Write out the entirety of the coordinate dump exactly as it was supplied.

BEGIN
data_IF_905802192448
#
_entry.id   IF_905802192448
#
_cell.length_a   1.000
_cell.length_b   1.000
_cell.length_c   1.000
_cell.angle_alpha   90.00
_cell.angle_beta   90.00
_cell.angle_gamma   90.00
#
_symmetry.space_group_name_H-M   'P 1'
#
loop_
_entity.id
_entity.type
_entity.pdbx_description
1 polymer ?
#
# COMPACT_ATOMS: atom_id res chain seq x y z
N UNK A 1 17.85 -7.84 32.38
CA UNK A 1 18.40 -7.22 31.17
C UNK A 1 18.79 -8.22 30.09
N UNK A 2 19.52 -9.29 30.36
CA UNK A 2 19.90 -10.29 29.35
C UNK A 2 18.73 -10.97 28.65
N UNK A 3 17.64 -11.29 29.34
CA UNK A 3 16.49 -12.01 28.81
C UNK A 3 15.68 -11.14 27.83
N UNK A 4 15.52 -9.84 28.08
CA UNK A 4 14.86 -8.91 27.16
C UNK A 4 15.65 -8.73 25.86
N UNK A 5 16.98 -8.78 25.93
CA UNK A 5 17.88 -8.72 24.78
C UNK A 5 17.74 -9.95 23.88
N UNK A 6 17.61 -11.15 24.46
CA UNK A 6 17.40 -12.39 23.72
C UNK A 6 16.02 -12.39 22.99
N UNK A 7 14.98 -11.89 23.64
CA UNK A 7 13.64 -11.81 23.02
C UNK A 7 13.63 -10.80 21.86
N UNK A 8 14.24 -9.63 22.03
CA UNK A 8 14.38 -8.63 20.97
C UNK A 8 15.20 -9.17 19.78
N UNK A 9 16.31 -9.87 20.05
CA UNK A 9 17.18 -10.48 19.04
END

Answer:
data_IF_905802192448
#
_entry.id   IF_905802192448
#
_cell.length_a   1.000
_cell.length_b   1.000
_cell.length_c   1.000
_cell.angle_alpha   90.00
_cell.angle_beta   90.00
_cell.angle_gamma   90.00
#
_symmetry.space_group_name_H-M   'P 1'
#
loop_
_entity.id
_entity.type
_entity.pdbx_description
1 polymer ?
#
# COMPACT_ATOMS: atom_id res chain seq x y z
N UNK A 1 17.85 -7.84 32.38
CA UNK A 1 18.40 -7.22 31.17
C UNK A 1 18.79 -8.22 30.09
N UNK A 2 19.52 -9.29 30.36
CA UNK A 2 19.90 -10.29 29.35
C UNK A 2 18.73 -10.97 28.65
N UNK A 3 17.64 -11.29 29.34
CA UNK A 3 16.49 -12.01 28.81
C UNK A 3 15.68 -11.14 27.83
N UNK A 4 15.52 -9.84 28.08
CA UNK A 4 14.86 -8.91 27.16
C UNK A 4 15.65 -8.73 25.86
N UNK A 5 16.98 -8.78 25.93
CA UNK A 5 17.88 -8.72 24.78
C UNK A 5 17.74 -9.95 23.88
N UNK A 6 17.61 -11.15 24.46
CA UNK A 6 17.40 -12.39 23.72
C UNK A 6 16.02 -12.39 22.99
N UNK A 7 14.98 -11.89 23.64
CA UNK A 7 13.64 -11.81 23.02
C UNK A 7 13.63 -10.80 21.86
N UNK A 8 14.24 -9.63 22.03
CA UNK A 8 14.38 -8.63 20.97
C UNK A 8 15.20 -9.17 19.78
N UNK A 9 16.31 -9.87 20.05
CA UNK A 9 17.18 -10.48 19.04